My laptop is having problems, and I want to copy off my email before it dies
and move that to another machine. How do I do that? I use Thunderbird.
Full disclosure: That’s a question I asked myself this morning.
After returning from a road trip my laptop started to act “funny”. I realize
that’s not the best of technical terms, but that’s about the most accurate I
could come up with before further diagnosis.
It was running, and I wanted to start some potentially multi-hour
diagnostic, so I needed to move my email to my desktop machine.
One of the reasons I love Thunderbird: this is really, really easy. Easier
than most email programs I know.
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The Secret Word: Profile
encapsulates everything about your email …”
Thunderbird uses what it calls “profiles” to locate all of the information
associated with your email. Your profile folder
encapsulates everything about your email: mail, mail folders, email
accounts, contacts, installed extensions and so on.
Thus copying your Thunderbird based email from one machine is a simple
Close Thunderbird on the source machine (the machine on which you
currently have your email).
Install Thunderbird on the destination machine (the machine on
which you want to have your email).
Run it once on the destination machine, configure nothing, and
Locate the profile folder on the destination machine.
Erase the contents of the profile folder on the destination machine.
Locate the profile folder on the source machine.
Copy the contents of the entire profile folder and all sub folders from the
source machine to the destination.
Run Thunderbird on the destination machine.
That’s all there is to it.
I’m going to assume that you’re running the latest version of Thunderbird,
as I was.
Download and install the latest version of Thunderbird on the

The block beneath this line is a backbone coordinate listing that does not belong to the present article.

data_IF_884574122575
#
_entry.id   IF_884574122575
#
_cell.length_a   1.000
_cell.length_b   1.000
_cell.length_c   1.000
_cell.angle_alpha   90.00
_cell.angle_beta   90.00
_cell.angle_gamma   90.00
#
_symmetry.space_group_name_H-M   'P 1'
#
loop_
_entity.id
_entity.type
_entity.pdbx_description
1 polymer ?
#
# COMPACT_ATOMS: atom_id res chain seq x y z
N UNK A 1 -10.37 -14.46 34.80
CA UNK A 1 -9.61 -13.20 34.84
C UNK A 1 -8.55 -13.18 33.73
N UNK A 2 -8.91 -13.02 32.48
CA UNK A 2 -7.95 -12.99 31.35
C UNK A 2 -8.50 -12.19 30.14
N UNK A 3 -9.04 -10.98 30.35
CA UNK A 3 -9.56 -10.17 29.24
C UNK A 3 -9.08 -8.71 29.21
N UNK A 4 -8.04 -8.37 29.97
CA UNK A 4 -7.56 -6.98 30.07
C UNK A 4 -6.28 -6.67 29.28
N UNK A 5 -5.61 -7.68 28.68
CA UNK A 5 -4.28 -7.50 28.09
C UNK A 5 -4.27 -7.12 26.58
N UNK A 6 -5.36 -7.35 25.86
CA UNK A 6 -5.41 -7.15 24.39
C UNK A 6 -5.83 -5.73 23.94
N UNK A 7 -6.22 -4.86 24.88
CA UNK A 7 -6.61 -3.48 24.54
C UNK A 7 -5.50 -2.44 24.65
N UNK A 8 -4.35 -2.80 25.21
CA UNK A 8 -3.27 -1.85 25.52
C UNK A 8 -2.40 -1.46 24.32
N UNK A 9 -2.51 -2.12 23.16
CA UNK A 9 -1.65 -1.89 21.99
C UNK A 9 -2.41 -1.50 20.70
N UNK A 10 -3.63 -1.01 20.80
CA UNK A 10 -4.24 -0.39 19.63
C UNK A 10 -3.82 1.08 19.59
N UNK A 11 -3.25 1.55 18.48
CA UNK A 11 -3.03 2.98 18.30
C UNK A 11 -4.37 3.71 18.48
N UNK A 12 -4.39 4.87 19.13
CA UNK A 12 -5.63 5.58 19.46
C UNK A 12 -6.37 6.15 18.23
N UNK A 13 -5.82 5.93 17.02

machine to which you want to move your email.
Run Thunderbird once and it’ll prompt you to begin configuring your email.
Cancel that. We do not want to configure anything. With that
out of the way, close Thunderbird.
This step was necessary to cause Thunderbird to create the profile folder
into which we’re about to copy our information.
While you’re at it, close Thunderbird on the source machine.
There’s a support article on locating profiles that covers it for other operating
systems, but in a nutshell here’s what worked for me on Windows 7:
In the folder C:\Users\LeoN\AppData\Roaming\Thunderbird
(where “LeoN” is replaced with your own Windows login account), there exists a
file “profiles.ini”. That’s a simple text file that you can examine with
Notepad, or “Type” at the Windows Command prompt. Mine looked like this:
What that tells us is that the full path to the folder we care about is:
Yours will be different, of course – it won’t be “LeoN”, and that “8h1k0c0z”
will probably be something else.
It’s in that folder that everything is stored. And I do mean
Optional: Choose Your Own Location
Even though you don’t need to do this I’m going to mention it because it’s
what I do to keep things a little clearer on my machine.
You can change the location of the profile folder by editing profiles.ini on
the destination machine before you move.
On my machine I changed two lines:
That tells Thunderbird that my profile is stored in f:\doc\thunderbird – a
folder I created. On my machine “F:” is a encrypted TrueCrypt volume.
Regardless of whether you changed it to a folder of your own choosing or
left it to whatever that first run of Thunderbird set it to, we start with a
IMPORTANT: this step is performed on the
destination machine, the machine you’re moving to, the
machine that does not yet have your email on it.
Make sure that the profile folder on the destination machine is empty. That
initial run of Thunderbird may have placed some information there that we
simply do not need, and we don’t want to confuse subsequent steps.
Now the heavy lifting.
Copy the complete contents of the profile folder on the source machine to
the profile folder of the destination machine.
What does matter is this:
All folders and sub-folders in the profile folder are copied.
All files are copied.
In my case, I created a zip file of the entire profile folder contents on the
source machine, copied that across my network to the destination machine, and
then unzipped it place.
Believe it or not, you’re done.
Run Thunderbird on the destination machine and you should find that all of
your email, contacts, extensions and whatnot have all been transferred
I simply pressed “Get Mail” and picked up where I’d left off.
And my laptop is now running that hours-long hard disk diagnostic.